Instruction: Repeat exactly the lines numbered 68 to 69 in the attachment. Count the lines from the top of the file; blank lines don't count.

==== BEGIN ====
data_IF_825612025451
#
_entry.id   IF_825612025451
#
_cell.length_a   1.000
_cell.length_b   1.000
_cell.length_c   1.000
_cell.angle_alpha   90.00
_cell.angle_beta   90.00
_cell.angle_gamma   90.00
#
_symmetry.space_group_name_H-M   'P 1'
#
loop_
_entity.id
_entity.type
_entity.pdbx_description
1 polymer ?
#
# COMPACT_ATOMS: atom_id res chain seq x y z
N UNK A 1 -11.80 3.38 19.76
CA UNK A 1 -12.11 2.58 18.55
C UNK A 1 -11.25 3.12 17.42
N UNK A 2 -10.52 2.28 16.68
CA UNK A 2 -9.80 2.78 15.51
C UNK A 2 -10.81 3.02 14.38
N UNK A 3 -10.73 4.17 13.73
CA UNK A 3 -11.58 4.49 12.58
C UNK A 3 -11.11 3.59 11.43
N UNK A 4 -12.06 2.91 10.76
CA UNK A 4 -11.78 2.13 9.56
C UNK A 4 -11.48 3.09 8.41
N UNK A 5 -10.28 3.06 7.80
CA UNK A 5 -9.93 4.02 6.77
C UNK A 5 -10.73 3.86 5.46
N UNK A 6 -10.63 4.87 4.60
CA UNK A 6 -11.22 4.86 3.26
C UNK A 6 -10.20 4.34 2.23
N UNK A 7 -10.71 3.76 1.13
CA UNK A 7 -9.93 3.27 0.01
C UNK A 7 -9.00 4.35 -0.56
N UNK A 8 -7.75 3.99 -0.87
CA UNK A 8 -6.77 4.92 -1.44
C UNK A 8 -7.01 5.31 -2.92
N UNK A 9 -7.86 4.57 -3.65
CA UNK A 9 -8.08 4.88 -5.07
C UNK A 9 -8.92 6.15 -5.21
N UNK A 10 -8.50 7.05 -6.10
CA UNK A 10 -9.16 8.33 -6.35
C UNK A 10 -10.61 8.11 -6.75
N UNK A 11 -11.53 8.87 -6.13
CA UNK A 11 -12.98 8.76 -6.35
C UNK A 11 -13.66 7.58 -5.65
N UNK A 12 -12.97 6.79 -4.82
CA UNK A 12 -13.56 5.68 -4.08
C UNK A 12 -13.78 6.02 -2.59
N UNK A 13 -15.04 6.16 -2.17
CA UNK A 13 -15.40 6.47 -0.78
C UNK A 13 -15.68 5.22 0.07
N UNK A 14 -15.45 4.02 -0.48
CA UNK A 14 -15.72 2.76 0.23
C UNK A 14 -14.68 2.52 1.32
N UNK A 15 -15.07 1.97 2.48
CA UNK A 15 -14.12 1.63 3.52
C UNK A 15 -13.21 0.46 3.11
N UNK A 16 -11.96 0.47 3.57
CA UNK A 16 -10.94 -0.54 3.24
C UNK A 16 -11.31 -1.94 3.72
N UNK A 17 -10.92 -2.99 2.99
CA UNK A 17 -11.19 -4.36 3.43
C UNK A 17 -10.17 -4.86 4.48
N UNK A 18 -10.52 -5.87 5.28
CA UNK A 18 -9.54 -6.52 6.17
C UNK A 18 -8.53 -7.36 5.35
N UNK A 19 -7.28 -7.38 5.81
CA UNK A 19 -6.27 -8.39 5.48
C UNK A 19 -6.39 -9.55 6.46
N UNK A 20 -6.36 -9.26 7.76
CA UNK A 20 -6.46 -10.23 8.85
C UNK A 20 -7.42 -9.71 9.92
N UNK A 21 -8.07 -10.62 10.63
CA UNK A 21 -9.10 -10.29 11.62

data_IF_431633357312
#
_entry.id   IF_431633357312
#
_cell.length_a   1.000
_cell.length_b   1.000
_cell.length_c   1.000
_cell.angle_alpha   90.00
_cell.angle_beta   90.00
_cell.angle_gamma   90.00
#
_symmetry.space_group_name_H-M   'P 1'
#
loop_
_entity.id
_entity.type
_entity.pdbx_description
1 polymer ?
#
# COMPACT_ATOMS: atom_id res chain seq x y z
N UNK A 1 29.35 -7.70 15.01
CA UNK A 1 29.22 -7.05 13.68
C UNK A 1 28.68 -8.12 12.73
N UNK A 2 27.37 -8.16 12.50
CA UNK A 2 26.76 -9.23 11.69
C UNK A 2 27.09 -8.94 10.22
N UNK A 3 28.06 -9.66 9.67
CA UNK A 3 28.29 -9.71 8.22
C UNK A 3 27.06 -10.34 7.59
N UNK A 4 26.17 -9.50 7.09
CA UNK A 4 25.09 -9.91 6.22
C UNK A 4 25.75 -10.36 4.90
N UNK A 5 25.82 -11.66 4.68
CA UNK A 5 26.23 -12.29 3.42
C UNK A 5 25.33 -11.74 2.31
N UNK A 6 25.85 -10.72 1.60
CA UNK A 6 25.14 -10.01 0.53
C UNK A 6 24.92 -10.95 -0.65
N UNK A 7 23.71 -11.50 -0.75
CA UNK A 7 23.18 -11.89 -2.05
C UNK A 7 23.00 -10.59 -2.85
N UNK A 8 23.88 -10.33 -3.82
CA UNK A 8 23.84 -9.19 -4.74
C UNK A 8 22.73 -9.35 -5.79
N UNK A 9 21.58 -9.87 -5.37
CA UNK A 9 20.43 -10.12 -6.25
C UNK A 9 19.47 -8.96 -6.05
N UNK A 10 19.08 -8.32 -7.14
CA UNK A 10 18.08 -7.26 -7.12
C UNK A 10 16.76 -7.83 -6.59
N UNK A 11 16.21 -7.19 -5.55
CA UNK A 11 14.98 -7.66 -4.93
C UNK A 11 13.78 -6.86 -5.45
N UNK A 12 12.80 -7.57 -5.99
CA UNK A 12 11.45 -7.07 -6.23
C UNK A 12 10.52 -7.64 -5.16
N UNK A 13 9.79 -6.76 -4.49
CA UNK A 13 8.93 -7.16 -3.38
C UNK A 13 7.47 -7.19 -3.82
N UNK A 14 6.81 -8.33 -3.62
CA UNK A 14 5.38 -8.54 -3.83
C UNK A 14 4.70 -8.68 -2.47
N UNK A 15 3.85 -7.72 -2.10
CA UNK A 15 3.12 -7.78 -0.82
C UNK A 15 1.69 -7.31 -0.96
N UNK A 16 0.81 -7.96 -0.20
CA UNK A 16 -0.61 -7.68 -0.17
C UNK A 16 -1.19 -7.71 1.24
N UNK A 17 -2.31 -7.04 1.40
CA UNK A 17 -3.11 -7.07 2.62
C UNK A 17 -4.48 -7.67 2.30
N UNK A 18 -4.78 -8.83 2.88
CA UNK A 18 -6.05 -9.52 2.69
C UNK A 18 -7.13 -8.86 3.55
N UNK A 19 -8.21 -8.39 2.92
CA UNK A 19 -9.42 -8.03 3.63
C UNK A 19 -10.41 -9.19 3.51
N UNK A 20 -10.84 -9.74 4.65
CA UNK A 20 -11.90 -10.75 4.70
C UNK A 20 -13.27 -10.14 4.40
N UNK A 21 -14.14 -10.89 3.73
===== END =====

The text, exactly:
C UNK A 16 -11.31 -1.94 3.72
N UNK A 17 -10.92 -2.99 2.99